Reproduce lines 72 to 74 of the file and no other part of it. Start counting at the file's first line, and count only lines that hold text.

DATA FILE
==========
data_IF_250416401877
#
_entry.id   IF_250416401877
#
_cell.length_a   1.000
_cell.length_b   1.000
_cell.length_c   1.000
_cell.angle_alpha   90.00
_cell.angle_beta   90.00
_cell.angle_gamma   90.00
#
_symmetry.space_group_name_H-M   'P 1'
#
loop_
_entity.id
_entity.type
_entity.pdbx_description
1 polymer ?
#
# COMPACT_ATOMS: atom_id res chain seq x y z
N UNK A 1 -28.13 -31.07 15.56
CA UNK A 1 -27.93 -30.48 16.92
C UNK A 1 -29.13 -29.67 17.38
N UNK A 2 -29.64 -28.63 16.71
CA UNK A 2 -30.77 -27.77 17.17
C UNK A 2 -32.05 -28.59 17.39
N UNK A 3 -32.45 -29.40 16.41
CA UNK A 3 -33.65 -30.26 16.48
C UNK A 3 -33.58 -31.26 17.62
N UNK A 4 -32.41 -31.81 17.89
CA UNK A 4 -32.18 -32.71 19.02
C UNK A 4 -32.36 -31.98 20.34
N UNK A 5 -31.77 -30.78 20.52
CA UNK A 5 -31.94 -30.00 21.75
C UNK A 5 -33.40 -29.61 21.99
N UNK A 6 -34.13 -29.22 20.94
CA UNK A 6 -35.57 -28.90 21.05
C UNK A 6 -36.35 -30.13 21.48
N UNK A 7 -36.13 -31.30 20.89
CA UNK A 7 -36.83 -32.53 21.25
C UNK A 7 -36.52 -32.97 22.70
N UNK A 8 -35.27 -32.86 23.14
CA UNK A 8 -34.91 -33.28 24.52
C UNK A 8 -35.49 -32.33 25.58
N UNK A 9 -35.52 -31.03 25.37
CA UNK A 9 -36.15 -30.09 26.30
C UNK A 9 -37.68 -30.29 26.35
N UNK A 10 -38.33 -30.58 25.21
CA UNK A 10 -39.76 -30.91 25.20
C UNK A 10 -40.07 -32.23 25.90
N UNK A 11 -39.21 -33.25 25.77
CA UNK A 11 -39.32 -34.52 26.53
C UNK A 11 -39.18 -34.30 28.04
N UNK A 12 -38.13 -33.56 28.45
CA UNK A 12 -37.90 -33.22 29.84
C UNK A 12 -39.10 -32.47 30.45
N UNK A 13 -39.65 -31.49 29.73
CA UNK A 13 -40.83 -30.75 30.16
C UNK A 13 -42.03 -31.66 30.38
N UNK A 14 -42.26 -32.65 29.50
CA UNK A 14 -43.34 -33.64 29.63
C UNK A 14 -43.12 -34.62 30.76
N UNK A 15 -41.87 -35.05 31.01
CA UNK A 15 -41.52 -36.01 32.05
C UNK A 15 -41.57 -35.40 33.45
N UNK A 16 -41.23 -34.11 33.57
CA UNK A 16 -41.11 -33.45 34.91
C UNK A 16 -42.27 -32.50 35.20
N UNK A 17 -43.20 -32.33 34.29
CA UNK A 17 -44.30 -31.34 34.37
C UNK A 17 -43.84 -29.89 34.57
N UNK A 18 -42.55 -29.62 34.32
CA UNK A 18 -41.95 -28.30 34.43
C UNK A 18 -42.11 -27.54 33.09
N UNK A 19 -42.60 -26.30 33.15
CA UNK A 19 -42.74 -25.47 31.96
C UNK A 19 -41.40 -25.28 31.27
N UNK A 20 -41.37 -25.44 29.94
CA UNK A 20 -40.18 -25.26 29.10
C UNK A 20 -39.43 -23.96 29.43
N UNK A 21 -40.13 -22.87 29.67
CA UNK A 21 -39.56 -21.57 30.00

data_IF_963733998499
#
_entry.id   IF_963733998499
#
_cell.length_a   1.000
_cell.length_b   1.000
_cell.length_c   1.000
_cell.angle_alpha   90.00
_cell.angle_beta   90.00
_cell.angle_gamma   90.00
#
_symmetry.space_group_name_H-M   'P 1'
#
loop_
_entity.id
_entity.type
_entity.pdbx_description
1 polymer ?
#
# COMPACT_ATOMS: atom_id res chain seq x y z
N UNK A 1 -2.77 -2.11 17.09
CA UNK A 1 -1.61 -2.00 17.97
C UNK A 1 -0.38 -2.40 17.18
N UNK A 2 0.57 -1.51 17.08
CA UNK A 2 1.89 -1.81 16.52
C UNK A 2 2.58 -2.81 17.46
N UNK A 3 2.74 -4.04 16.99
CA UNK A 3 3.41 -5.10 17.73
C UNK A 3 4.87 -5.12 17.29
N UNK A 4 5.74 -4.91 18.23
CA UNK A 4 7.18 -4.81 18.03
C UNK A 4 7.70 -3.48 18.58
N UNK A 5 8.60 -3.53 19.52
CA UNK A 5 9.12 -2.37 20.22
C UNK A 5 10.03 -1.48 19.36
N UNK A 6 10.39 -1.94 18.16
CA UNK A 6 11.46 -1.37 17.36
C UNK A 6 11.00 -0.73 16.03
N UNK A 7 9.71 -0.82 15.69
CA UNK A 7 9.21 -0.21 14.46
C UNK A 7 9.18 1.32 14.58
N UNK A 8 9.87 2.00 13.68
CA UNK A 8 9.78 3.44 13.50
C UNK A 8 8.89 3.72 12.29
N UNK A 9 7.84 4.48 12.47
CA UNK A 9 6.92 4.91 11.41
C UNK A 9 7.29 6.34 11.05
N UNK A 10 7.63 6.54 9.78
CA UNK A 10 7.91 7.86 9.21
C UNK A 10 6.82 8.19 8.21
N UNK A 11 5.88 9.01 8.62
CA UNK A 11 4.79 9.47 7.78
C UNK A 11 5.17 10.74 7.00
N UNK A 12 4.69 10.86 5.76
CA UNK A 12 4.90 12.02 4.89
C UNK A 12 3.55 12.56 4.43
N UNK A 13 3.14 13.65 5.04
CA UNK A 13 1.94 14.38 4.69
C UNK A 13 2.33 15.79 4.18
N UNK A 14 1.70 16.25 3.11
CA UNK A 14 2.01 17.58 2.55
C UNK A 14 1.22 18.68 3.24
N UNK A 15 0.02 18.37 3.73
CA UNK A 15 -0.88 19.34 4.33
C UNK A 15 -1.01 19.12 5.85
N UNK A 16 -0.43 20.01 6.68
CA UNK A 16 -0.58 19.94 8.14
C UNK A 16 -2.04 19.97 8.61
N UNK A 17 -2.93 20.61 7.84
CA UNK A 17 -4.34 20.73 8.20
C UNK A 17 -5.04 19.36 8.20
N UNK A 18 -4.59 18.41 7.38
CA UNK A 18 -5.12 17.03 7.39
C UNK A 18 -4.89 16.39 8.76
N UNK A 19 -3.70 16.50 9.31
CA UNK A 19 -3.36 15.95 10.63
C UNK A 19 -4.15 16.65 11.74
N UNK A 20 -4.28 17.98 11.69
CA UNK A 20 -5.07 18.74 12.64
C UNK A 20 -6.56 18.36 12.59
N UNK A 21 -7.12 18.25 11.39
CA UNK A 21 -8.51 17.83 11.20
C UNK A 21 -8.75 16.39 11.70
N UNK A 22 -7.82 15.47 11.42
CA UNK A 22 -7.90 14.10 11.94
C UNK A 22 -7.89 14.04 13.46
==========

N UNK A 18 -42.55 -29.62 34.32
CA UNK A 18 -41.95 -28.30 34.43
C UNK A 18 -42.11 -27.54 33.09